Ti-i-i-ime is on their side
The band's 50-year shows don't mean it's the last time. John Walsh salutes rock's elder statesmen
Prolific writer and commentator John Walsh contributes columns to the paper as well as writing features, interviews and restaurant reviews. He has been editor of The Independent Magazine, literary editor of the Sunday Times and features editor of the London Evening Standard.
Monday 26 November 2012
The Rolling Stones at the O2: Mick wore a silver-black zigzag jacket and matching trilby we hadn't seen before, Ronnie had a golden lion on his guitar strap, Keith refrained from sparking up for two hours, and Charlie looked more than ever like Javier Bardem's gran padre.
In every important respect, though, it resembled every Stones show you've seen in the past 10 years. Which is great. So can we stop the ooh-ing and aah-ing about their ages, and the predictions that this gig will be their last?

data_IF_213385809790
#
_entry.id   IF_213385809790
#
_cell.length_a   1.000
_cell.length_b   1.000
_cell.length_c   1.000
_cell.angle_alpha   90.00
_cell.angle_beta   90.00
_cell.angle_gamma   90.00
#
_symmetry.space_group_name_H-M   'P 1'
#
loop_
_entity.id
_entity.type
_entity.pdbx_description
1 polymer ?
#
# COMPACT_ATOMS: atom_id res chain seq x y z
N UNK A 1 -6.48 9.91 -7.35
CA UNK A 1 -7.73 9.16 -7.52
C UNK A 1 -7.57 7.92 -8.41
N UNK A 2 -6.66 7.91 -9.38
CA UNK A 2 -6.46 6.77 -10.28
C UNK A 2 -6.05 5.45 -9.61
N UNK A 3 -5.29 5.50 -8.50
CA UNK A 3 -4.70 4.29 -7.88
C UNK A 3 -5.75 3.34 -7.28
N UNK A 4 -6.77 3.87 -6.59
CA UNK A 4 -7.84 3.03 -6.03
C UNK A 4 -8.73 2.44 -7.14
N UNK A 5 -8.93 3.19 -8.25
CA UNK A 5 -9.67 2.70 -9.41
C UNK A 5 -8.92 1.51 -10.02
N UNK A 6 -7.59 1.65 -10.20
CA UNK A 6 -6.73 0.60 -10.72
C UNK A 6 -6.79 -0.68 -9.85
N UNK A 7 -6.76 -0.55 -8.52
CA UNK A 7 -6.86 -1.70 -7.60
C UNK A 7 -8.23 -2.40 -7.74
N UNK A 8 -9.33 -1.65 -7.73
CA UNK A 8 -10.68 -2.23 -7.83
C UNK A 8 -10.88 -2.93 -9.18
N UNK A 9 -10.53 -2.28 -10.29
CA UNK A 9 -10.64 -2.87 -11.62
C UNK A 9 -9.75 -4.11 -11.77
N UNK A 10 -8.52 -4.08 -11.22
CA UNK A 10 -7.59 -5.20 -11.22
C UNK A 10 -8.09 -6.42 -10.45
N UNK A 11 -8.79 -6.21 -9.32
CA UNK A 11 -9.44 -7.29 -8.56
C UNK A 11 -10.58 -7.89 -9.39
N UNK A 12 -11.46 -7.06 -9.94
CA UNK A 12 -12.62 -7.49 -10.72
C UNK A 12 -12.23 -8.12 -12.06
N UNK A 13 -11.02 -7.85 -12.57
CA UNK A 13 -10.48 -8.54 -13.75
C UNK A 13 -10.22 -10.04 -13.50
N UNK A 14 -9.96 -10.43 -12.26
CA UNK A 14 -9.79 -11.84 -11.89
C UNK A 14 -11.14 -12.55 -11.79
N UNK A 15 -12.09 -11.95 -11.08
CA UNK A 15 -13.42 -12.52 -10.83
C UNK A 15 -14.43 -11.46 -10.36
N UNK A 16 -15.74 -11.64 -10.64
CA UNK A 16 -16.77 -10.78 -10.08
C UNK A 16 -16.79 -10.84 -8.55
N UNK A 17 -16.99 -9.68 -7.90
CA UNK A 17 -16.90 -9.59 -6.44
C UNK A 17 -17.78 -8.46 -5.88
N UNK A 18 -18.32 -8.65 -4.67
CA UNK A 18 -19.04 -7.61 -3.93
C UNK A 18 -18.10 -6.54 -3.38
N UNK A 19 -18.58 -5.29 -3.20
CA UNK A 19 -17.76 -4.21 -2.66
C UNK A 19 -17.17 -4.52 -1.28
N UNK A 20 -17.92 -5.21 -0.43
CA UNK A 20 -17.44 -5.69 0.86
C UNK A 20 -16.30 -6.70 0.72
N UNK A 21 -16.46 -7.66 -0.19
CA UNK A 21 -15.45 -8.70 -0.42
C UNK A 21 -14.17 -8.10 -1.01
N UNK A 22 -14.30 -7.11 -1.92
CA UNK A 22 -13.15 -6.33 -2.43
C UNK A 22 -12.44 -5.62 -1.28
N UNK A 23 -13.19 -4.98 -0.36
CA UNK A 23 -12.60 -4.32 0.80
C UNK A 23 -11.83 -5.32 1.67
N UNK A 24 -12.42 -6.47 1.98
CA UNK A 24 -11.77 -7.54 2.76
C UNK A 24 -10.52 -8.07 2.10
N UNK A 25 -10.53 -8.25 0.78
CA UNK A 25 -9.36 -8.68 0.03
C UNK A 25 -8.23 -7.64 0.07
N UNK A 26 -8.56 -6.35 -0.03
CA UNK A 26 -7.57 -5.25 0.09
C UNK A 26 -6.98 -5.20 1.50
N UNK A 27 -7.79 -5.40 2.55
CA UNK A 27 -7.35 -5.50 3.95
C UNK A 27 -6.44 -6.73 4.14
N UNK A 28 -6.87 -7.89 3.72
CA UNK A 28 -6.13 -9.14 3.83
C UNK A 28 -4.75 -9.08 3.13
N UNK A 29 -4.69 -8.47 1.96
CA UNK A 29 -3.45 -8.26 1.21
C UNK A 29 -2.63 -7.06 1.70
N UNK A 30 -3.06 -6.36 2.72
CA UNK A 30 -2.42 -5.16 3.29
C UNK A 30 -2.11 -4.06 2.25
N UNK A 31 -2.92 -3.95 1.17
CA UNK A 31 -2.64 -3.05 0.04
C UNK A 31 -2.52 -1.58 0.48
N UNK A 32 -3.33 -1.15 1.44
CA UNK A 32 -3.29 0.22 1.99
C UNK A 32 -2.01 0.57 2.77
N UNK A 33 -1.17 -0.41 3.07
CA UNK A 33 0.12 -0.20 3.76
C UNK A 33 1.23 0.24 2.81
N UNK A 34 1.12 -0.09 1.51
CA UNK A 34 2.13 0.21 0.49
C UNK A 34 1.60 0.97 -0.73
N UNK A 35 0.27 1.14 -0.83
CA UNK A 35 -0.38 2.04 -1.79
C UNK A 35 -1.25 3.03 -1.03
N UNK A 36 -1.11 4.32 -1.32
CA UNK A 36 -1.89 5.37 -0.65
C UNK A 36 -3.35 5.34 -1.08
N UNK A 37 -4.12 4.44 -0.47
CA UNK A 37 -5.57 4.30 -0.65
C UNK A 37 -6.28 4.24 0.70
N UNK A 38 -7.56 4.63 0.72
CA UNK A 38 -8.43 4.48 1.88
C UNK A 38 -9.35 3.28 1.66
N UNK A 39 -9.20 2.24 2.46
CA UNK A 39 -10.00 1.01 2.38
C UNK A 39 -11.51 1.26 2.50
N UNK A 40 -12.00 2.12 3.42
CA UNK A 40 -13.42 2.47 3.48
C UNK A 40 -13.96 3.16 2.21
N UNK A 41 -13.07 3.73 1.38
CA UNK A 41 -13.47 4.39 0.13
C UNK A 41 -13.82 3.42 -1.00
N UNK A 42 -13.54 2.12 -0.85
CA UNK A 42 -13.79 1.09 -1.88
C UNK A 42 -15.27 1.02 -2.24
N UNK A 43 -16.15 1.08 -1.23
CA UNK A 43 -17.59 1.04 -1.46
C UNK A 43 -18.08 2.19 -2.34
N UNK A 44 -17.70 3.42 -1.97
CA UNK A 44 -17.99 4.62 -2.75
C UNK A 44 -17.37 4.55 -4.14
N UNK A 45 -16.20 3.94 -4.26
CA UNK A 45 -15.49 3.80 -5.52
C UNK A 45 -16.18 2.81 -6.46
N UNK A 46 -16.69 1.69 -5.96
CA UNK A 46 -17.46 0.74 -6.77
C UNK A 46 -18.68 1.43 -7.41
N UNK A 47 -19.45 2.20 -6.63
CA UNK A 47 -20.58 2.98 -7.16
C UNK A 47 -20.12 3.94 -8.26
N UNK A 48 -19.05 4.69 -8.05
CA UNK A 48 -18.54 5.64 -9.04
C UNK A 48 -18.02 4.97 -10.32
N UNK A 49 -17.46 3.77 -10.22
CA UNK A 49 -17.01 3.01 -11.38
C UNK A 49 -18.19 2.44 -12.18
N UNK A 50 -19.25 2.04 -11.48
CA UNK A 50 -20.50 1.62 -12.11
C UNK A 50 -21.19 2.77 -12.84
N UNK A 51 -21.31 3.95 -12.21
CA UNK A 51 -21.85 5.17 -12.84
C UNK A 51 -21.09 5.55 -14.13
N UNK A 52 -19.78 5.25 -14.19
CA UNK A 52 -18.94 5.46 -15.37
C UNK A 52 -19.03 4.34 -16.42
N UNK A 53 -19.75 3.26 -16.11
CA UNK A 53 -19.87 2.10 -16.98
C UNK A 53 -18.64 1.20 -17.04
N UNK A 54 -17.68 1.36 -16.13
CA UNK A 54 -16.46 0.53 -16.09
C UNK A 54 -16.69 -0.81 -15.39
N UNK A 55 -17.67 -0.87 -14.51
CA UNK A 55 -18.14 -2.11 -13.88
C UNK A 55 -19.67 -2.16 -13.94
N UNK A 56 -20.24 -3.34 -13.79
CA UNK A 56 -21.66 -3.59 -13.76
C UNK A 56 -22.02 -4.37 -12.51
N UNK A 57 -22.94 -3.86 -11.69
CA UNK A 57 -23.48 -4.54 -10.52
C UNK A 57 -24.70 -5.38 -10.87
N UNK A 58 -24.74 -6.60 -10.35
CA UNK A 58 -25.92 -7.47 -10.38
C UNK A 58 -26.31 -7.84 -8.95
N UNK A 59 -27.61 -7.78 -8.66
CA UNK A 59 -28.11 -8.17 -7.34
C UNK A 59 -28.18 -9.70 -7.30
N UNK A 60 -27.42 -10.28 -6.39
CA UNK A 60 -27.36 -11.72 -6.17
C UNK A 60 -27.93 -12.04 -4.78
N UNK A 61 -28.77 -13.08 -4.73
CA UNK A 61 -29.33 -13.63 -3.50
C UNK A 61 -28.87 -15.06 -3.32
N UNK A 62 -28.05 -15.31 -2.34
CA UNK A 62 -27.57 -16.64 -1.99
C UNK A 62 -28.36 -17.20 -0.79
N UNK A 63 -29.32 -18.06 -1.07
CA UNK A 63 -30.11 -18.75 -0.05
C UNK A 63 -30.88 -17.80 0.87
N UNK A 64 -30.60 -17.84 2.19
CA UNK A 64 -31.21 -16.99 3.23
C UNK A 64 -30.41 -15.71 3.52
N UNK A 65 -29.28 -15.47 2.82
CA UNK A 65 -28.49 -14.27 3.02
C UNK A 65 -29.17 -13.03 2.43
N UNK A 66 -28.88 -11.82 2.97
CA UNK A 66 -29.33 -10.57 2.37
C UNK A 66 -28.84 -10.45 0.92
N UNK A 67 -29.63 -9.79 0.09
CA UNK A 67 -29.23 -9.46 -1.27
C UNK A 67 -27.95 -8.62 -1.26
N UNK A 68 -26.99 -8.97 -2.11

Bluesmen age like mahogany. Chuck Berry's still going at 86, BB King is knocking 'em dead at 87, and Bruce Springsteen's hero Pete Seeger refuses to shut up at 93. The Stones' average age is 68. Expect at least 16 more years of valedictory appearances. This could not be the last time …
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